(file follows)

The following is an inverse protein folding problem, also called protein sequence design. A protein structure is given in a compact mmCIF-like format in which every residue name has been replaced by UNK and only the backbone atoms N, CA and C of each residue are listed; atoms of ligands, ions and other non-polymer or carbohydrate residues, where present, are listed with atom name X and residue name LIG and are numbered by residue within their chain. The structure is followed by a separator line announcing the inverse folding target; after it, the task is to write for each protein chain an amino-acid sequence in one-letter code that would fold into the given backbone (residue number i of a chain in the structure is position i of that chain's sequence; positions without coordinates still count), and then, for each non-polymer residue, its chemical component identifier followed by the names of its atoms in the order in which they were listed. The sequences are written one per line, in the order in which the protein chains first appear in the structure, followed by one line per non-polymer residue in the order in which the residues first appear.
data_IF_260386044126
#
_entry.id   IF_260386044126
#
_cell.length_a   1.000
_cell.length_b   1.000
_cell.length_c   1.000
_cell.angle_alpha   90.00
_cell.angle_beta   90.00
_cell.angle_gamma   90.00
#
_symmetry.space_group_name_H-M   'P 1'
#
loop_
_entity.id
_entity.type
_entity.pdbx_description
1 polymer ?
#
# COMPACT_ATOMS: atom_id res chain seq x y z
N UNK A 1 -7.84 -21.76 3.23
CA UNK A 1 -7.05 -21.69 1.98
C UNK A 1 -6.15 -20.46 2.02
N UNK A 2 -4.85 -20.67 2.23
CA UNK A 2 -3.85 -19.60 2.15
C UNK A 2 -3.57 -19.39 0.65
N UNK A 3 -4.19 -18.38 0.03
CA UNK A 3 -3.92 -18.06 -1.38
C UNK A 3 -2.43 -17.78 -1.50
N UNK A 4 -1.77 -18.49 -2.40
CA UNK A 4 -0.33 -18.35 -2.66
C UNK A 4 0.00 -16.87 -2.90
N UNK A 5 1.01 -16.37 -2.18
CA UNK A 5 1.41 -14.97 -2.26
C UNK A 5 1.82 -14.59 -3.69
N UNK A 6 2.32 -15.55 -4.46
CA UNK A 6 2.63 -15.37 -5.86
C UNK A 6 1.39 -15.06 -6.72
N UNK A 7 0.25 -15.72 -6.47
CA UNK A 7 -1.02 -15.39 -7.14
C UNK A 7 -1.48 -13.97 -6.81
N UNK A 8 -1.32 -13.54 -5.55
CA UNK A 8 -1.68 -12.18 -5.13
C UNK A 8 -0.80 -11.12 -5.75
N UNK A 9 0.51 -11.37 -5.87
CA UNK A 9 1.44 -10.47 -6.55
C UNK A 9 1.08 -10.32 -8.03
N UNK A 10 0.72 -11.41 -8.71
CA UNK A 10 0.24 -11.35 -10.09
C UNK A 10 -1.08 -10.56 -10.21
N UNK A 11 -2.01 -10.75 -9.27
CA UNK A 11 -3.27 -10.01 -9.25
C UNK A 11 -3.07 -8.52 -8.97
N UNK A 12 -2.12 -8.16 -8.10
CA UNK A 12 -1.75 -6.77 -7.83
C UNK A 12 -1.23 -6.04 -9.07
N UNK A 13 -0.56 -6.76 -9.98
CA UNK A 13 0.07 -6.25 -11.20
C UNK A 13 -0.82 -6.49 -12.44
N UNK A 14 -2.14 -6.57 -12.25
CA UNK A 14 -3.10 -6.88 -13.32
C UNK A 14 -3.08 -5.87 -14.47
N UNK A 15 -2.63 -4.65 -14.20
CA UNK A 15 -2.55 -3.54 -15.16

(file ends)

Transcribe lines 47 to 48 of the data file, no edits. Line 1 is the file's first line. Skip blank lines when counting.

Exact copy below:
CA UNK A 9 1.44 -10.47 -6.55
C UNK A 9 1.08 -10.32 -8.03